Like most software suites, the breadth and depth of what a manufacturing execution system (MES) will do expand with each new release. Early versions of commercial MES software behaved as autonomous systems dedicated solely to monitoring work-in-progress on the factory floor. While improving overall productivity and reducing cycle times was—and still is-- the goal, the MES systems of today are multi-tasking managers of enterprise schedules, material tracking, electronic batch records (EBR), overall equipment effectiveness (OEE), and manufacturing intelligence.
The scalability and versatility of the modern MES can be a tremendous benefit to manufacturers with large global operations and small production windows. For the system operators, however, the more features and functions that clutter up the computer screen, the more MES can turn into a mess.
Recognizing the need to streamline the way users interact with the system, vendors are focusing on the front end interface, adding functions that ease software operability. In January, Werum IT Solutions and Critical Manufacturing rolled out upgrades to their MES systems for the pharmaceutical and high-tech industries respectively.
Werum’s PAS-X v3.1.7 for the pharmaceutical and biopharmaceutical industries includes new user guidance dialogs for electronic batch recording, the company says.
Based on feedback from end users, Werum optimized certain automatic processes to improve overall user experience. For example, operating elements are placed in on-screen positions and in different font sizes to provide easy recognition of order status or the current execution step. In addition, a new KPI operator dashboard provides real-time data on OEE, quality, production rates, and more, through color-coded graphical representations.
The effort to move MES to an intuitive graphical user interface mirrors what is currently happening with distributed control systems (DCS), which are designed to put as much digital data in front of the operator as possible. The purpose is to provide a view of everything happening on the factory floor; the problem is that it can be overwhelming for the user and do more harm than good. Industry observers say most industrial accidents are a result of human error, especially when it is difficult to assess the deluge of data displayed on the human machine interface (HMI). As a result, DCS vendors are adopting next-generation HMIs that present information in a manner that humans can absorb quickly—which is similar to what Werum is doing with its PAS-X MES.
Separately, Critical Manufacturing rolled out cmNavigo 4.0, a Microsoft-based operations management system for semiconductor, electronics, and medical device industries. The new version now has finite scheduling embedded into the MES. This functionality models plant floor resources and define the role of each in fulfilling a mix of orders in an optimal near-term time frame. Schedules can be weighted around multiple production criteria and KPIs, such as minimizing delivery delays, maximizing machine loads, and reducing cycle times.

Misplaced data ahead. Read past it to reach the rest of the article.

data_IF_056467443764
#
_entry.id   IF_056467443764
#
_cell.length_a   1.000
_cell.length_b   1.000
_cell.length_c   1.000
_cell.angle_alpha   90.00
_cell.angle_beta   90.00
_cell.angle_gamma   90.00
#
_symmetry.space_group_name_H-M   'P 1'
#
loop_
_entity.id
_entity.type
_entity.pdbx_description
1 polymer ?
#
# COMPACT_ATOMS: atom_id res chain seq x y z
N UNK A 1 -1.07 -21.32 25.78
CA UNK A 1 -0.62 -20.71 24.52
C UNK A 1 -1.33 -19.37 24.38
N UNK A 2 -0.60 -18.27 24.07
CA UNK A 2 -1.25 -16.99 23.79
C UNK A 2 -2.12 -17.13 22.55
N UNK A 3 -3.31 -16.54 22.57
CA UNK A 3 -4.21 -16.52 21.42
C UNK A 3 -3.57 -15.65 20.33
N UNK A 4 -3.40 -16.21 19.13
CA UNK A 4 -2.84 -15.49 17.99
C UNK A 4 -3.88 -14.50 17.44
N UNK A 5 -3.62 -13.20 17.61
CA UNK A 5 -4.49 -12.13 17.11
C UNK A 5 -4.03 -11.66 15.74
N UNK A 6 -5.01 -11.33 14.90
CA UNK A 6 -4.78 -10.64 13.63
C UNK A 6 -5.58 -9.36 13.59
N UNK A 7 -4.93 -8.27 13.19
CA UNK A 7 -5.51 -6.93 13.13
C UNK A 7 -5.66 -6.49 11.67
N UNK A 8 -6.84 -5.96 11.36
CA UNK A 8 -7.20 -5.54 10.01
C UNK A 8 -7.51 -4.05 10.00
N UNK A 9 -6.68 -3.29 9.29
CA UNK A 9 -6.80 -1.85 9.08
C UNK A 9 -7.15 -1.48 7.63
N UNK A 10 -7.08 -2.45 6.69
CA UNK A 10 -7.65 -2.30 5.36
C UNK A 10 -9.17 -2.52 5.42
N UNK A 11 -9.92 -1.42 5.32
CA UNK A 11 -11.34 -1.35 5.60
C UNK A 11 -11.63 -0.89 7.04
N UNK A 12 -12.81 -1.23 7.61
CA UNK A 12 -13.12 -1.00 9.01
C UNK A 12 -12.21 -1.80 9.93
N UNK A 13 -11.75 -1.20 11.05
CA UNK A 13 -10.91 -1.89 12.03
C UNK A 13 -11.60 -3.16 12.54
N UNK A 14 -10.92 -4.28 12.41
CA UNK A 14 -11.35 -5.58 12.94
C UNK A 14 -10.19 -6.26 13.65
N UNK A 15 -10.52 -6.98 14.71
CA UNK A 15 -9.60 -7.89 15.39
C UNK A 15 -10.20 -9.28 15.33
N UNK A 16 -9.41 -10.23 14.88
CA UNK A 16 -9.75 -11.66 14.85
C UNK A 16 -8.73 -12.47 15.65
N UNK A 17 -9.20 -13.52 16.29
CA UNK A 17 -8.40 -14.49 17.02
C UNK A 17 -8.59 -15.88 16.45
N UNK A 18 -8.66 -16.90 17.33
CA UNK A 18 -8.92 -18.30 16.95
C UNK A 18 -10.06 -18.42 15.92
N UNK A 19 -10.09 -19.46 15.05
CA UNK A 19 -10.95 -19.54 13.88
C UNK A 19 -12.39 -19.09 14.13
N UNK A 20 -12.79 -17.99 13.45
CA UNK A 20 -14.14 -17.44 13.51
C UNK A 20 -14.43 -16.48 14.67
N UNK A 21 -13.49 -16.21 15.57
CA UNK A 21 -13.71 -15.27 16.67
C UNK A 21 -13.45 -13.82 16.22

While most MES systems can support finite capacity scheduling, it is often through a third-party system, which runs the risk of problems such as duplication of master data and the need to use and maintain separate interfaces, the company says.
Now, as a native capability to cmNavigo, the scheduling application integrates with 30 other applications, including five new functions delivered as part of the upgrade.
Other cmNavigo capabilities include: Lot-based sampling (enables automated calendar or time-based sampling of production); Document management (provides visualization, control, and approval of shop floor operations-related documents); Warehouse management (synchronizes the exchange of information and material between the warehouse and the plant floor); Durables-tracking (simplifies tracking of boards, fixtures, tooling, and masks, supporting recipe management, maintenance, exception handling, and data collection); And, shift logbook (regulating the exchange of critical information between shifts).
While approaching the interface issue in a different way than Werum, Critical Manufacturing is also trying to solve the problem of making it easier for an operator to interact with the MES.
“As margins in global high-technology manufacturing shrink, many manufacturers are finding that their legacy MES systems don’t have the flexibility and functionality to meet the demands of today’s volatile markets, “ say Francisco Almada-Lobo, CEO of Critical Manufacturing. “The new scheduling, quality control, warehouse management, and shift handoff capabilities reflect our commitment to provide the most modern and unified MES solution available.”